- Reference Number: HEY-358/2016
- Departments: Nutrition Support, Speech and Language
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This leaflet has been produced to give you general information. Most of your questions should be answered by this leaflet. It is not intended to replace the discussion between you and the healthcare team, but may act as a starting point for discussion. If after reading it you have any concerns or require further explanation, please discuss this with a member of the healthcare team.
This leaflet has been produced to give you general information about the food textures recommended by your Speech and Language Therapist (SLT). Most of your questions should have been answered by this leaflet. It is not intended to replace the discussion between you and your SLT, but may act as a starting point for discussion. If after reading it you have any concerns or require further explanation, please discuss this with your SLT.
Why do I need to eat thick pureed foods?
A Speech and Language Therapist will have assessed your swallowing. As a result of their assessment they have recommended thick pureed texture foods.
What are thick pureed foods?
Thick pureed food is:
- A thick, smooth, uniform consistency
- Has been pureed and/or sieved to remove lumps
- A thickener may have been added to maintain stability
- Can be eaten with a fork or spoon
- Will hold its own shape on a plate and can be moulded, layered and piped
- No chewing required
Ideally it should be moist. This can be achieved by mixing in a gravy or sauce if necessary. Please note that the thick uniform consistency needs to be maintained.
Each different food group should be pureed separately i.e. meat and each individual vegetable pureed separately.
Below is a list of examples of suitable foods:
- Weetabix ™ with milk fully absorbed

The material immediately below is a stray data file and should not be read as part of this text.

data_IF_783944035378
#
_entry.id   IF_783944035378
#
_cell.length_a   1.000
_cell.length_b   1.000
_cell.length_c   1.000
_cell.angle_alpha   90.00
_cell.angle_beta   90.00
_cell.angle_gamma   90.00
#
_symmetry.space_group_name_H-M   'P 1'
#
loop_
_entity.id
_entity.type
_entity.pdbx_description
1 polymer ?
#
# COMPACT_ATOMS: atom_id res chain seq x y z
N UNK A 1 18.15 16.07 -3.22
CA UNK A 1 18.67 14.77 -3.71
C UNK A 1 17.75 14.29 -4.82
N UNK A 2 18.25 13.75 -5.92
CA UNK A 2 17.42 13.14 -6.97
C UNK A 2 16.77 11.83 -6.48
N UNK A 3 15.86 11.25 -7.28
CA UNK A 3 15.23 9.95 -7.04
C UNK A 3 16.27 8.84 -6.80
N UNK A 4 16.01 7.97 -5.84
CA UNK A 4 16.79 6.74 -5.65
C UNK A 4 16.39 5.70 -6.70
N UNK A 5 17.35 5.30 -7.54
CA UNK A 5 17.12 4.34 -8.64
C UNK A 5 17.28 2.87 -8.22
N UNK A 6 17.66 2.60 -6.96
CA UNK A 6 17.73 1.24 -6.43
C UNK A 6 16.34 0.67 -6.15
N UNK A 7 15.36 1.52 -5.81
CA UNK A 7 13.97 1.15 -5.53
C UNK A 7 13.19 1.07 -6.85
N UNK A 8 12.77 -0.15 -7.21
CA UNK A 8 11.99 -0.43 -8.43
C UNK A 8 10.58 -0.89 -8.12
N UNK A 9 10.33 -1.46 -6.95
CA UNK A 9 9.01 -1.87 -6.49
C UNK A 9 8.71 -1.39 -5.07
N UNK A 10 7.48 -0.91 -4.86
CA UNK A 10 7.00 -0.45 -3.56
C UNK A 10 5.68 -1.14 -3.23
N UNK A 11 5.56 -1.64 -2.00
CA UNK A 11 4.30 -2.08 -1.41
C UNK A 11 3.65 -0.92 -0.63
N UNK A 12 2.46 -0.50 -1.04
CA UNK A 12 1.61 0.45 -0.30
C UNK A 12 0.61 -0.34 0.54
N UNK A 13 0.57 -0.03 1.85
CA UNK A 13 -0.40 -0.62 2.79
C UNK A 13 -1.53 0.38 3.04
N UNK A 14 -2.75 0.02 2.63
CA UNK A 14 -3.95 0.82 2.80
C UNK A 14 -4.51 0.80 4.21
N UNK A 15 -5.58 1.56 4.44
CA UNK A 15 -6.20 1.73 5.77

- Ready Brek™, with no lumps and no loose fluids
- Porridge, sieved so there are no lumps
- Pureed fruit or very finely mashed e.g. banana (no lumps)
- Meat: any meat pureed well in a blender
- Potato: mashed well, no lumps, add milk/butter/cream to make smoother if necessary
- Vegetables: any vegetables cooked until very soft and then pureed individually in a blender
- Desserts: pureed fruits with custard, cream, mousse, yoghurt, fruit fool.
Note: No ice cream or jelly unless advised suitable by your Speech and Language Therapist.
You may be referred to a dietitian if your overall food intake is poor; you have reduced appetite or have lost weight. The dietitian will be able to give you tailored information and advice about your diet, and meal ideas.
Should you require any further advice on the issues contained in this leaflet, please do not hesitate to contact the Speech and Language Therapy Department on telephone number: (01482) 604331
General Advice and Consent
Most of your questions should have been answered by this leaflet, but remember that this is only a starting point for discussion with the healthcare team.
Consent to treatment
Before any doctor, nurse or therapist examines or treats you, they must seek your consent or permission. In order to make a decision, you need to have information from health professionals about the treatment or investigation which is being offered to you. You should always ask them more questions if you do not understand or if you want more information.
The information you receive should be about your condition, the alternatives available to you, and whether it carries risks as well as the benefits. What is important is that your consent is genuine or valid. That means:
- you must be able to give your consent
- you must be given enough information to enable you to make a decision
- you must be acting under your own free will and not under the strong influence of another person
Information about you
We collect and use your information to provide you with care and treatment. As part of your care, information about you will be shared between members of a healthcare team, some of whom you may not meet. Your information may also be used to help train staff, to check the quality of our care, to manage and plan the health service, and to help with research. Wherever possible we use anonymous data.
We may pass on relevant information to other health organisations that provide you with care. All information is treated as strictly confidential and is not given to anyone who does not need it. If you have any concerns please ask your doctor, or the person caring for you.
Under the General Data Protection Regulation and the Data Protection Act 2018 we are responsible for maintaining the confidentiality of any information we hold about you. For further information visit the following page: Confidential Information about You.
If you or your carer needs information about your health and wellbeing and about your care and treatment in a different format, such as large print, braille or audio, due to disability, impairment or sensory loss, please advise a member of staff and this can be arranged.